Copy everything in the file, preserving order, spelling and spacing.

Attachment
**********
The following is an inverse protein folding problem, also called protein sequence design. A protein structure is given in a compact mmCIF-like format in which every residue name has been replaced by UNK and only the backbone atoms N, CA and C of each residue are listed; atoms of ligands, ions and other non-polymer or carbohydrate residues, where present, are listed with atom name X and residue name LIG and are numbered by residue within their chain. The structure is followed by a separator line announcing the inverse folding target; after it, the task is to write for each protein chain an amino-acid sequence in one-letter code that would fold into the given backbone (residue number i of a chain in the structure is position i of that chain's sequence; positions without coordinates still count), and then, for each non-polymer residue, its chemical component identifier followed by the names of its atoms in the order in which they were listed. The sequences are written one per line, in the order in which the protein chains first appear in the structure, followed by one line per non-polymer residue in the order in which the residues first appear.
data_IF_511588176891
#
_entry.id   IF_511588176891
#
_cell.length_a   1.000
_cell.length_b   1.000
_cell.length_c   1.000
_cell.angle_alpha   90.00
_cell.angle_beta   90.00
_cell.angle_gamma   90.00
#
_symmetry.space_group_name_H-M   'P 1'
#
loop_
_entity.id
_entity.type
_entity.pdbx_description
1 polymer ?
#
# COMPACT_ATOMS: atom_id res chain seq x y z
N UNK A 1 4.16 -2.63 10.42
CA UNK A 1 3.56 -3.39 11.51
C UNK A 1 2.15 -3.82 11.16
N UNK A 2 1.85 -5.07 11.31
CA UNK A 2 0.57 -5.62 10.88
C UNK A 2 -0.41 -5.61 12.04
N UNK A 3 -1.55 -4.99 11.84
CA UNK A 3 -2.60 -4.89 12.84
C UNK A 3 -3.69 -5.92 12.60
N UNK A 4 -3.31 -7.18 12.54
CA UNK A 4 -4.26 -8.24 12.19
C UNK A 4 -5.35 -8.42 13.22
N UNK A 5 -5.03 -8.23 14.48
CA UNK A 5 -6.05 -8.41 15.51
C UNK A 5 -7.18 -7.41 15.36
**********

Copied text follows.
The following is an inverse protein folding problem, also called protein sequence design. A protein structure is given in a compact mmCIF-like format in which every residue name has been replaced by UNK and only the backbone atoms N, CA and C of each residue are listed; atoms of ligands, ions and other non-polymer or carbohydrate residues, where present, are listed with atom name X and residue name LIG and are numbered by residue within their chain. The structure is followed by a separator line announcing the inverse folding target; after it, the task is to write for each protein chain an amino-acid sequence in one-letter code that would fold into the given backbone (residue number i of a chain in the structure is position i of that chain's sequence; positions without coordinates still count), and then, for each non-polymer residue, its chemical component identifier followed by the names of its atoms in the order in which they were listed. The sequences are written one per line, in the order in which the protein chains first appear in the structure, followed by one line per non-polymer residue in the order in which the residues first appear.
data_IF_511588176891
#
_entry.id   IF_511588176891
#
_cell.length_a   1.000
_cell.length_b   1.000
_cell.length_c   1.000
_cell.angle_alpha   90.00
_cell.angle_beta   90.00
_cell.angle_gamma   90.00
#
_symmetry.space_group_name_H-M   'P 1'
#
loop_
_entity.id
_entity.type
_entity.pdbx_description
1 polymer ?
#
# COMPACT_ATOMS: atom_id res chain seq x y z
N UNK A 1 4.16 -2.63 10.42
CA UNK A 1 3.56 -3.39 11.51
C UNK A 1 2.15 -3.82 11.16
N UNK A 2 1.85 -5.07 11.31
CA UNK A 2 0.57 -5.62 10.88
C UNK A 2 -0.41 -5.61 12.04
N UNK A 3 -1.55 -4.99 11.84
CA UNK A 3 -2.60 -4.89 12.84
C UNK A 3 -3.69 -5.92 12.60
N UNK A 4 -3.31 -7.18 12.54
CA UNK A 4 -4.26 -8.24 12.19
C UNK A 4 -5.35 -8.42 13.22
N UNK A 5 -5.03 -8.23 14.48
CA UNK A 5 -6.05 -8.41 15.51
C UNK A 5 -7.18 -7.41 15.36